Increased activity of CYP3A enzyme in primary cultures of rat hepatocytes treated with docetaxel: comparative evaluation with paclitaxel

Cancer Chemother Pharmacol. 2001 Aug;48(2):115-22. doi: 10.1007/s002800100283.


Purpose: Docetaxel, a potent antimicrotubule agent widely used in the treatment of ovarian, breast and lung cancer, is extensively metabolized in various animal species, including humans. The metabolism of docetaxel to its primary metabolite, hydroxydocetaxel, is mediated by cytochrome P450 isozymes CYP3A2 and CYP3A4 in rats and humans, respectively. Several substrates of enzymes belonging to the CYP3A subfamily are known to induce different CYP isozymes, including CYP3A enzymes. Recently, paclitaxel, a compound structurally related to docetaxel, has been shown to significantly elevate the expression of CYP3A in rat and human hepatocytes. In this study we investigated the influence of docetaxel, employed at clinically relevant concentrations, on the level and the activity of cytochrome P450 3A in primary cultures of rat hepatocytes.

Methods: Rat hepatocytes were treated with different concentrations of docetaxel, paclitaxel and other CYP3A inducers. Testosterone 6beta-hydroxylase activity of intact hepatocytes was used as a marker for CYP3A. The immunoreactive CYP3A levels in the S-9 fractions were determined by Western blot analysis.

Results: We observed that by day 3 of drug treatment, docetaxel at concentration in the range of 2.5-10 microM increased the CYP3A enzymatic activity and the immunoreactive CYP3A levels in a concentration-dependent manner. At the 10 microM level, docetaxel caused a twofold increase in the CYP3A activity and a threefold increase in the immunoreactive CYP3A levels. However, the docetaxel-mediated CYP3A activity and enzyme level increase were significantly lower than those mediated by paclitaxel and dexamethasone. A comparison of the testosterone 6beta-hydroxylation activity in hepatocytes treated with these agents at a concentration of 5 microM each yielded the following rank order of induction capacity: dexamethasone > paclitaxel > docetaxel (15-fold, 5-fold, 2.2-fold, respectively).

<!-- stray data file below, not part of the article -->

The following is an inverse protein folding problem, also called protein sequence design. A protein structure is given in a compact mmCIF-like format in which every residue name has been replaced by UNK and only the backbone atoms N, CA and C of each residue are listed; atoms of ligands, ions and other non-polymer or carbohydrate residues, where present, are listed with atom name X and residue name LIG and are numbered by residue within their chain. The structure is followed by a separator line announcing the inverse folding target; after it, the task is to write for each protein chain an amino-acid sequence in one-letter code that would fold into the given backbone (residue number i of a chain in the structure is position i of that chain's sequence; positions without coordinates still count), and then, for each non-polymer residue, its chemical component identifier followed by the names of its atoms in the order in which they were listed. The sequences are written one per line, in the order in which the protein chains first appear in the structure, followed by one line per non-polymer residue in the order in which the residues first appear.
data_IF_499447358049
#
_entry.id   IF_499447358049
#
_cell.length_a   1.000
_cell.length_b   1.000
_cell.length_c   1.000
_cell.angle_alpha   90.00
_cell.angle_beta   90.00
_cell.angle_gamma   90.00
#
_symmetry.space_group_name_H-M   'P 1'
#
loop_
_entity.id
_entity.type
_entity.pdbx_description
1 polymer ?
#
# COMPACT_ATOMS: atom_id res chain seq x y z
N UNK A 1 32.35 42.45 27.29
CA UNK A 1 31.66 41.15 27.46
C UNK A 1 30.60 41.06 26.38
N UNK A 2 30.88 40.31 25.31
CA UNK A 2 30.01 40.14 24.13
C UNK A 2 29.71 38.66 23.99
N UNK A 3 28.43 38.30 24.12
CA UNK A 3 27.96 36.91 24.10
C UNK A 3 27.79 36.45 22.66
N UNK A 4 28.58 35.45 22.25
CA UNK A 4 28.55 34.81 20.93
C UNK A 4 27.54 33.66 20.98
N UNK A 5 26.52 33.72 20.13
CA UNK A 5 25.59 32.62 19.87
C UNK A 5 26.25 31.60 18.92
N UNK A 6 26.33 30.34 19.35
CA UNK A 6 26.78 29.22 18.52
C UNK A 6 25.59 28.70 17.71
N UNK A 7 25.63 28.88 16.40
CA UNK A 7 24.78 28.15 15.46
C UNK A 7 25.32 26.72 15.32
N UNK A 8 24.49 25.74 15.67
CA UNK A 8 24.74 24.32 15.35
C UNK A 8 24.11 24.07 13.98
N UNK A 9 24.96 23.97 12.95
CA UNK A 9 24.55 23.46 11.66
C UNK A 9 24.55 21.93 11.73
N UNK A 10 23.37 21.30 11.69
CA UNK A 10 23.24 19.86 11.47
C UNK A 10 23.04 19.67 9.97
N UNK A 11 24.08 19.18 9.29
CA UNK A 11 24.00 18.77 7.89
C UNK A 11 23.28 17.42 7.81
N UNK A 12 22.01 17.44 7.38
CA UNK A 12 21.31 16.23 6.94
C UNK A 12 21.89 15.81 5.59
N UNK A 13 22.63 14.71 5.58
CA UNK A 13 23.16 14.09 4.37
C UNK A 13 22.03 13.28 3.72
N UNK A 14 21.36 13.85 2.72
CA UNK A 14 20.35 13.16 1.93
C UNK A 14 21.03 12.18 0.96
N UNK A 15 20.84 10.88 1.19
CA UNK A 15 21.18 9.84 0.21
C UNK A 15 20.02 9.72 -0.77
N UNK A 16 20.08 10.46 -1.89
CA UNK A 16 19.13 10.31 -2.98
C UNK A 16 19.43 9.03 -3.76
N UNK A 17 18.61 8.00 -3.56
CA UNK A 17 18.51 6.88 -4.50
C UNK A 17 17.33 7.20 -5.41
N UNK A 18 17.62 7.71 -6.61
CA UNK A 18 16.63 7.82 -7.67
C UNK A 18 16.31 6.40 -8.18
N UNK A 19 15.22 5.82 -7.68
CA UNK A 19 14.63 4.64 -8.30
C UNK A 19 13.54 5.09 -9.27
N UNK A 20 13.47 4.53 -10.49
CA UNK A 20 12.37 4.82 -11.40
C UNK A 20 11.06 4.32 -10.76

Conclusions: Taken together, our findings raise the possibility that docetaxel at clinically relevant concentrations increases CYP3A activity. The potential for docetaxel-mediated changes in the metabolism of other coadministered drugs and its own metabolism, in relation to that due to paclitaxel, are discussed.

Publication types

  • Comparative Study
  • Research Support, Non-U.S. Gov't

MeSH terms

  • Animals
  • Antineoplastic Agents, Phytogenic / pharmacology*
  • Aryl Hydrocarbon Hydroxylases*
  • Cells, Cultured
  • Cytochrome P-450 CYP3A
  • Cytochrome P-450 Enzyme System / biosynthesis
  • Cytochrome P-450 Enzyme System / metabolism*
  • Dexamethasone / pharmacology
  • Docetaxel
  • Dose-Response Relationship, Drug
  • Enzyme Induction / drug effects
  • Glucocorticoids / pharmacology
  • Hepatocytes / drug effects*
  • Hepatocytes / enzymology*
  • Immunoblotting
  • Male
  • Oxidoreductases, N-Demethylating / biosynthesis
  • Oxidoreductases, N-Demethylating / metabolism*
  • Paclitaxel / analogs & derivatives
  • Paclitaxel / pharmacology*
  • Rats
  • Rats, Sprague-Dawley
  • Taxoids*


  • Antineoplastic Agents, Phytogenic
  • Glucocorticoids
  • Taxoids
  • Docetaxel
  • Dexamethasone
  • Cytochrome P-450 Enzyme System
  • Aryl Hydrocarbon Hydroxylases
  • Cyp2c13 protein, rat
  • Cytochrome P-450 CYP3A
  • Oxidoreductases, N-Demethylating
  • Paclitaxel